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Sundance Institute
Fihi Kaufusi is featured in the film "In Football We Trust."

“In Football We Trust” is not the first film to paint the dream of professional sports as an all-or-nothing venture, but it may be the first to suggest that religion offers an alternative path to happiness.

The documentary that was filmed in Utah is screening this week at the Sundance Film Festival. Its focus is the state’s Polynesian population, the powerful forces that define its experience and the sport that has captured its heart.

“In Football We Trust” showcases the Polynesian experience by tracking the lives of four Utah high school football players: Harvey Langi, Fihi Kaufusi and brothers Leva and Vita Bloomfield.

Of the group, Langi is the best known, having played for the University of Utah before serving an LDS mission and transferring to BYU. Kaufusi played for a dominant Highland High team before a knee injury directed him to a mission as well. The Bloomfield brothers played for Hunter High School.

Early on, the film plays out like a simple success story. Representatives of a minority population achieve disproportionate success on the field. They are under a lot of pressure to succeed, and the usual lures of partying and girls are ever-present. But they have a lot of support at home.

Interviews with the boys and their families are intercut with clips featuring well-known Polynesian NFL veterans: Vai Sikahema, Haloti Ngata, Star Lotulelei and two-time Super Bowl champion Troy Polamalu.

The challenges the boys face are similar to those we’ve seen before, especially in “Friday Night Lights,” the 2004 adaptation of the book Buzz Bissinger wrote after spending a season embedded with the Permian Panthers of Odessa, Texas.

But as “In Football We Trust” moves along, a positive sheen pulls back to reveal the complicated depth of the Polynesian experience, and the documentary becomes a dramatic contrast between philosophical extremes.

On the one side, you have the boys’ spiritual anchor. Many of the Polynesians living in Utah are members of The Church of Jesus Christ of Latter-day Saints, descended from family members who became converts to the church in Tonga or Samoa. The LDS Church is a perfect fit for the family-focused Polynesian culture, and “In Football We Trust” shows the boys involved in services, giving talks in meetings, etc.

But the spiritual values just make the flip side all the more vivid. For all the emphasis on religion and family, Polynesians teens in Utah also face pressure from some of the most notorious gangs in the Salt Lake Valley. Leva and Vita Bloomfield’s own father founded one of the first Polynesian gangs in Utah.

“In Football We Trust” gives an intimate perspective on these four young men as they try to navigate the push and pull between these forces, and they lean hard on the game that keeps them centered. The lure of the NFL feels like a reachable dream, and each of the boys has enough family members in prison to know where poor decisions might lead.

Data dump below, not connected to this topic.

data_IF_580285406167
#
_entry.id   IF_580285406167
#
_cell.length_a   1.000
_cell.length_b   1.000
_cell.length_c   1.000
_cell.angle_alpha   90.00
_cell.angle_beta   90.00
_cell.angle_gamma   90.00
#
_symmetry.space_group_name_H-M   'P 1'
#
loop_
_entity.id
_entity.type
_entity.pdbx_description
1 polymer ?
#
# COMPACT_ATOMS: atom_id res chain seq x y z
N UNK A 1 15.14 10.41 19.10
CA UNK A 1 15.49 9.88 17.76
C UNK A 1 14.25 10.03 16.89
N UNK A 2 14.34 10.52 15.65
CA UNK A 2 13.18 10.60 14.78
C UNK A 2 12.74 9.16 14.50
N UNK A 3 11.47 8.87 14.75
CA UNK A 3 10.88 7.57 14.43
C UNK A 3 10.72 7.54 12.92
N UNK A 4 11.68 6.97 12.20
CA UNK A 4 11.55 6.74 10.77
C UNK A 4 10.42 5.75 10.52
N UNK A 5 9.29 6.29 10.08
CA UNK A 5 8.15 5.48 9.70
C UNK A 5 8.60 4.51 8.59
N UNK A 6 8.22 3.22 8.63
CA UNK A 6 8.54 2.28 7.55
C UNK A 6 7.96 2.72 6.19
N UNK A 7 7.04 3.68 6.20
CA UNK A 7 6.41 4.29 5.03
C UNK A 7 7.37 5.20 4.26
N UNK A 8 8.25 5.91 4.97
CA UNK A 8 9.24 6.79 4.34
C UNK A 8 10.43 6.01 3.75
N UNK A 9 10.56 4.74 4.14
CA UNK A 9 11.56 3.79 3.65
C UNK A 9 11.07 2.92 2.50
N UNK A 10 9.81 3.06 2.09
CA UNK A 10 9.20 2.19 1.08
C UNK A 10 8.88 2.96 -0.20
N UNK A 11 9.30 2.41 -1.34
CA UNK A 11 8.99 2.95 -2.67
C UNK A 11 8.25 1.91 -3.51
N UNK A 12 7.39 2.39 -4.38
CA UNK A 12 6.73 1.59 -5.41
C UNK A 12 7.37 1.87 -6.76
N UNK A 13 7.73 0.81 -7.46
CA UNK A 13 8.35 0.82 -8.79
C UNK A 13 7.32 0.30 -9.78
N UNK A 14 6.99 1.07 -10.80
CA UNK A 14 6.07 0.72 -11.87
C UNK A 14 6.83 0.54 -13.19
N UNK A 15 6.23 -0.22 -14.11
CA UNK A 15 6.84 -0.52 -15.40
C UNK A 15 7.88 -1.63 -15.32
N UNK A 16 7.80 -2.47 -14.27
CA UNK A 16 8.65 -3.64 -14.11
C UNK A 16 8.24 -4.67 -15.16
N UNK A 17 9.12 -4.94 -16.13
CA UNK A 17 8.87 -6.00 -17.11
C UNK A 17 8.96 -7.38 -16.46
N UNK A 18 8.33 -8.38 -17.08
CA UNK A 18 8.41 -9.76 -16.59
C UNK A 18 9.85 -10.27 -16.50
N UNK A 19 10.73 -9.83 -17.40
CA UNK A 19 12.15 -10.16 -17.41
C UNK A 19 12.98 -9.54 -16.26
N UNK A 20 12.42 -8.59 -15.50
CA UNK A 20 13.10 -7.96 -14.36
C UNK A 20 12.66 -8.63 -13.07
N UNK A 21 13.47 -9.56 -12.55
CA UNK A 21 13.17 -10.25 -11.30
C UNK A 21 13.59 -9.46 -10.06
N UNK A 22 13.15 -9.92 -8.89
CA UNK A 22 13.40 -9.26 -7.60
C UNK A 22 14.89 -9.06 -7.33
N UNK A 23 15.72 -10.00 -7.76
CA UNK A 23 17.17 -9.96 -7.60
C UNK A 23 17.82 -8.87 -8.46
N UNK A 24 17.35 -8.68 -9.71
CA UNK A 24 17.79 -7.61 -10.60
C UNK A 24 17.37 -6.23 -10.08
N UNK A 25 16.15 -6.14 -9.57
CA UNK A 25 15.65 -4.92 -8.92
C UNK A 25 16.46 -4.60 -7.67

At times the film echoes another Sundance documentary, “Hoop Dreams,” which followed the efforts of a pair of Chicago teenagers who aspired to the NBA. Like that effort, “In Football We Trust” was filmed over a long enough space of time to capture a generous journey. As a result, we see plenty of setbacks along the way.

Their stumbles are all the more painful when you realize the opportunities these boys are risking. In one scene, Langi’s mother — one of the most vibrant personalities in the film — demonstrates the financial stakes of his behavior. Surrounded by the family in a sort of makeshift intervention, she scribbles the six-figure value of a Stanford scholarship on an oversized piece of paper, then tears it up in front of his face.

Of course, that moment pales when one of the Bloomfield boys gets caught with a gun at school. Local news reports intercut with footage at the police station make the sequence heartbreakingly real.

The most vivid stretch of the film takes place during one of Kaufusi’s games when, after suffering a knee injury, he repeatedly talks his way back into the game to keep playing. Director Tony Vainuku captures all of the sideline interactions and dialogue, making the step-by-step sequence almost haunting.

Overall, the documentary is well made and well executed, and it tells a compelling story. But its greatest strength may be its own honesty. “In Football We Trust” celebrates the culture and successes of its subjects, but it doesn’t shy away from the harsh realities of their day-to-day existence.

The film “In Football We Trust” is not rated. However, it contains profanity that would merit an R rating. There are multiple uses of the F-word, most of which occur during two scenes.

Joshua Terry is a freelance writer and photojournalist who appears weekly on "The KJZZ Movie Show" and also teaches English composition for Salt Lake Community College. Find him online at facebook.com/joshterryreviews.